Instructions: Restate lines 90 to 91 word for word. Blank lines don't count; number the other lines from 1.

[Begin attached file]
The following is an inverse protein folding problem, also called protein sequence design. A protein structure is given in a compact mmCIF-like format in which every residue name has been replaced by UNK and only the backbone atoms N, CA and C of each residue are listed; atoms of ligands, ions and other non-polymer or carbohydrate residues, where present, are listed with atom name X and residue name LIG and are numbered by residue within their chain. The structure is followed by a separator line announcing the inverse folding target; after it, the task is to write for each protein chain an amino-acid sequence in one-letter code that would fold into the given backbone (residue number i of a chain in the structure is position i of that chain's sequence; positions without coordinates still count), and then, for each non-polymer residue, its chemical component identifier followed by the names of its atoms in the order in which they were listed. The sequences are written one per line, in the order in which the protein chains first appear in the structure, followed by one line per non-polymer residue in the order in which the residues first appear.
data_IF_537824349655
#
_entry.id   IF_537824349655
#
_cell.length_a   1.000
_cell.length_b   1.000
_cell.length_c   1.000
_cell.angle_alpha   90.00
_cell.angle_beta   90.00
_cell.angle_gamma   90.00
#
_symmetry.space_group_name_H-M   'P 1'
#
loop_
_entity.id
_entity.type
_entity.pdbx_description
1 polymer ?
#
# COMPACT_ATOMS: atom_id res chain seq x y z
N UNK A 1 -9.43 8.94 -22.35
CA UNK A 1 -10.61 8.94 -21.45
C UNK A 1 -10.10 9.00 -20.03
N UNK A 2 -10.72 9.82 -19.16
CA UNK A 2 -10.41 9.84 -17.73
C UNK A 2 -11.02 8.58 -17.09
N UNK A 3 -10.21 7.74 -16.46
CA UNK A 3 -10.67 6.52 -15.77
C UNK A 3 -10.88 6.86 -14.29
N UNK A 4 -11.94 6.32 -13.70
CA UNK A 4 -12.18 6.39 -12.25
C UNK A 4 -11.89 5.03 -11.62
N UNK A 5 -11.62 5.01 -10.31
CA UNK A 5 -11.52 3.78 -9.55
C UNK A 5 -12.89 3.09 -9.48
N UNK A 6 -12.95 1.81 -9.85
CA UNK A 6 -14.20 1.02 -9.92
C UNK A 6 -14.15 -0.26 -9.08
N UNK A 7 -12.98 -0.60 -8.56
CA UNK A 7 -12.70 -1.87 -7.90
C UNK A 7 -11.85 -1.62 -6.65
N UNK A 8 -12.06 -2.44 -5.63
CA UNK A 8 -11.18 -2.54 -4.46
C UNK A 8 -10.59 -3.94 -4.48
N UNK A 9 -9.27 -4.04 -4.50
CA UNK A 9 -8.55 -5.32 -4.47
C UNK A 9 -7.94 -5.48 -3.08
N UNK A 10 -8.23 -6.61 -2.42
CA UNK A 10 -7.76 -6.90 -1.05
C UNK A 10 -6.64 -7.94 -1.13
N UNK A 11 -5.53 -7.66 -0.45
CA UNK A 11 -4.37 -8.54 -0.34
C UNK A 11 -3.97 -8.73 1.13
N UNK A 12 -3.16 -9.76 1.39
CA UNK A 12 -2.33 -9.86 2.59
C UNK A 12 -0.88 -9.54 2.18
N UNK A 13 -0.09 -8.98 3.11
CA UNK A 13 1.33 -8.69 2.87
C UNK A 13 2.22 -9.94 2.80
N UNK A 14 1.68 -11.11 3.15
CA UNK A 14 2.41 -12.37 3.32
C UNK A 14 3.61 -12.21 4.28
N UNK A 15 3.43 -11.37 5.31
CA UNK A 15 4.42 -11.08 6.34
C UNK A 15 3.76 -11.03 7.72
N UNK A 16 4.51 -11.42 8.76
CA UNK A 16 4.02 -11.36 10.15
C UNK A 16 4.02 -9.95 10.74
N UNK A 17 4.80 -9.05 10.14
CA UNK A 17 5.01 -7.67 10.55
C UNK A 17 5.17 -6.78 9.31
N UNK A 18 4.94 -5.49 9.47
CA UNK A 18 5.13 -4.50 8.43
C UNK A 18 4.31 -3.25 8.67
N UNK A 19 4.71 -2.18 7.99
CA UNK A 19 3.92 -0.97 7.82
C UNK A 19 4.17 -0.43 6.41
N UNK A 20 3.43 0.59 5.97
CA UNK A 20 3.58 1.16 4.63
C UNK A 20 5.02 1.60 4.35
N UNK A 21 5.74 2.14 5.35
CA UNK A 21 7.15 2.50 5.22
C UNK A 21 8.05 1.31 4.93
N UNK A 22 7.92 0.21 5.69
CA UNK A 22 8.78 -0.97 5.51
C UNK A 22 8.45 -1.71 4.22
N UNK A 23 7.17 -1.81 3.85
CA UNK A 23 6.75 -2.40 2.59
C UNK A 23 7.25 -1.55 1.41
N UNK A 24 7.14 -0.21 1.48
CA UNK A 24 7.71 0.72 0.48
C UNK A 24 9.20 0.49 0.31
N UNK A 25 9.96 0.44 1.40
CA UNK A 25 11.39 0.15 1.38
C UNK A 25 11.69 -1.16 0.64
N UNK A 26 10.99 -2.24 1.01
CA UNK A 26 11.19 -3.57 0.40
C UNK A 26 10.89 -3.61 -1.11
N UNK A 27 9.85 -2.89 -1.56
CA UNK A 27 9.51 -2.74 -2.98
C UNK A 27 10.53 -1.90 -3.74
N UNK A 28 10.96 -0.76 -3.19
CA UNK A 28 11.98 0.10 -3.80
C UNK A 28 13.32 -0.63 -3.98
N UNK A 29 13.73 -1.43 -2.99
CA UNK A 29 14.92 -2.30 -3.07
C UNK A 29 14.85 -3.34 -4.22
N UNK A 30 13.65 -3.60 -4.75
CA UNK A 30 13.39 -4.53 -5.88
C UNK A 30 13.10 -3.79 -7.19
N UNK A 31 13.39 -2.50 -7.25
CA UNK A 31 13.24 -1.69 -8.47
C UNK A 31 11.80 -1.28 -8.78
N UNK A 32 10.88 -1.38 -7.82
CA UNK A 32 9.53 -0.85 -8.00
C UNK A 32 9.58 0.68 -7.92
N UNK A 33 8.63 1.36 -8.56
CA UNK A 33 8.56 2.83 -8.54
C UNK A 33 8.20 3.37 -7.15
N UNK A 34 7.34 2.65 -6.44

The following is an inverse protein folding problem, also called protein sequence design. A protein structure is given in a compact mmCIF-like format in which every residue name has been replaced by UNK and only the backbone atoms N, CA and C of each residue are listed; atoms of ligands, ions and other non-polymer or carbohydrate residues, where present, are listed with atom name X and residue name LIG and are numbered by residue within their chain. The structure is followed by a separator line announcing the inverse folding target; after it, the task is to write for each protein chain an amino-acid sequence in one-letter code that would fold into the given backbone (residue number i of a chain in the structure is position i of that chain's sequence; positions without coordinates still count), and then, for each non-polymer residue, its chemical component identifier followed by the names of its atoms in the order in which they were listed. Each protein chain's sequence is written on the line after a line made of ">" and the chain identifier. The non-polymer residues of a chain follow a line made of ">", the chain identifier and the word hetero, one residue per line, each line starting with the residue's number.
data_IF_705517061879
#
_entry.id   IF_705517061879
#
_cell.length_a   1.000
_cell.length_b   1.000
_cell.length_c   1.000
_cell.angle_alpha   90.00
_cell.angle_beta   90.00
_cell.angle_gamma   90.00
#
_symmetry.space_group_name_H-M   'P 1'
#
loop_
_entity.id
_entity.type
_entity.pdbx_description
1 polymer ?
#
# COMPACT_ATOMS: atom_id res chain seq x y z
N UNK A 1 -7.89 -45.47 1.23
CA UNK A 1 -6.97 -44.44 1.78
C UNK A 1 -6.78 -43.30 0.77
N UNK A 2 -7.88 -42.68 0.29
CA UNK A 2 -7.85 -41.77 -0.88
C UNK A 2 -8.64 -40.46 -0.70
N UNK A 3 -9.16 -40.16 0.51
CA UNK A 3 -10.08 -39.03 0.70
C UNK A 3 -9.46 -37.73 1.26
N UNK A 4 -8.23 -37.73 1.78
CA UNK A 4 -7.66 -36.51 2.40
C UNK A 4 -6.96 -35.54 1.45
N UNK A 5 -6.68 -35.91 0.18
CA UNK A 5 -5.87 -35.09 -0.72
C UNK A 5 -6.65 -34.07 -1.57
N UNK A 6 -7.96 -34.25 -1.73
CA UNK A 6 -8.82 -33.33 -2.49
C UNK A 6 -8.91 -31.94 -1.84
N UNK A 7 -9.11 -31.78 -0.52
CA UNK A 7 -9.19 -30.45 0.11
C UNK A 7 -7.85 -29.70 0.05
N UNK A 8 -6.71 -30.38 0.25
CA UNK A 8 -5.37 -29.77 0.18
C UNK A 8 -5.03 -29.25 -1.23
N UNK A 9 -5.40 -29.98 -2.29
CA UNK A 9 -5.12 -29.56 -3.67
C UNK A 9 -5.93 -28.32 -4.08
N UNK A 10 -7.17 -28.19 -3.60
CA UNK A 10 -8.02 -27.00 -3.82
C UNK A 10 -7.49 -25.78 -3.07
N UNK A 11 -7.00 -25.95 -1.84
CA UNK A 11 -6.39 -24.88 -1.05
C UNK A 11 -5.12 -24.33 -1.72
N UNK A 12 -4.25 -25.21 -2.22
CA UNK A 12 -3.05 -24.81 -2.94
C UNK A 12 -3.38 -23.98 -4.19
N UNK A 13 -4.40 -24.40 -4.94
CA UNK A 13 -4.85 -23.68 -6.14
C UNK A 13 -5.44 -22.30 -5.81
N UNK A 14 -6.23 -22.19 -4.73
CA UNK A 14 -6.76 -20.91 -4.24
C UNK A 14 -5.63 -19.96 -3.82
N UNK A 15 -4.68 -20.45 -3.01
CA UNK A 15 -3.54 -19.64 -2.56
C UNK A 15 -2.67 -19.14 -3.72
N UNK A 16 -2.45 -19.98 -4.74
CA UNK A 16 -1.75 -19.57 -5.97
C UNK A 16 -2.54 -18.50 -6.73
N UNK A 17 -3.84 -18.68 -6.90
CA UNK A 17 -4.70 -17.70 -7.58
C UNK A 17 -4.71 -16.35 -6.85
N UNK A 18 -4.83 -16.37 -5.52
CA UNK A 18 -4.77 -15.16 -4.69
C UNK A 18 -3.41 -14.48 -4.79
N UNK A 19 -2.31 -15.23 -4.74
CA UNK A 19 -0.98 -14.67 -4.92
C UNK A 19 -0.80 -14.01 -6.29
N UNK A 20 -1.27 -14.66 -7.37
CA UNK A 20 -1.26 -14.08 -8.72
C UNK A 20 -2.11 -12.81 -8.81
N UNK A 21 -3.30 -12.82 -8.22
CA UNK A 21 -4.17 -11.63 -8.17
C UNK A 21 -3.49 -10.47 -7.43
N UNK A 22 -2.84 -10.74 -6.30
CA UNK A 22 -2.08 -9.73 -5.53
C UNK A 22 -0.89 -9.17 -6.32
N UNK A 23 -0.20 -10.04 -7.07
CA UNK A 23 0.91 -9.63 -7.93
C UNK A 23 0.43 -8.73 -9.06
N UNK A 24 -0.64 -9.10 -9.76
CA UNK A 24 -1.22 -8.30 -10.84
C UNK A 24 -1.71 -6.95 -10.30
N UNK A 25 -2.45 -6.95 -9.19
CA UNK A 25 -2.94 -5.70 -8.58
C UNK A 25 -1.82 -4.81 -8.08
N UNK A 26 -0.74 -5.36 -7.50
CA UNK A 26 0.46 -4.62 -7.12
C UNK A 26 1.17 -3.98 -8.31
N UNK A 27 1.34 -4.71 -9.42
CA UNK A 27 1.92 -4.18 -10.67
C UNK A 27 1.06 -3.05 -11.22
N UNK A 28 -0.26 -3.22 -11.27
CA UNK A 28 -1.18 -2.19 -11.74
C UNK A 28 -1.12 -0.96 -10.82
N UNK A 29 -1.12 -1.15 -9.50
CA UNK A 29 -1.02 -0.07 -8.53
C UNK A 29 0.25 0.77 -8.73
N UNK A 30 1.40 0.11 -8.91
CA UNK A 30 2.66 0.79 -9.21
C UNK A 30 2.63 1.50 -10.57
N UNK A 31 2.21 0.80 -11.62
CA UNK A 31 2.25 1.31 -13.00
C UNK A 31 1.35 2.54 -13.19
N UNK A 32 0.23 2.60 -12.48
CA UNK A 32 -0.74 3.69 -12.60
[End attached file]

C UNK A 23 7.25 -1.55 1.41
N UNK A 24 7.14 -0.21 1.48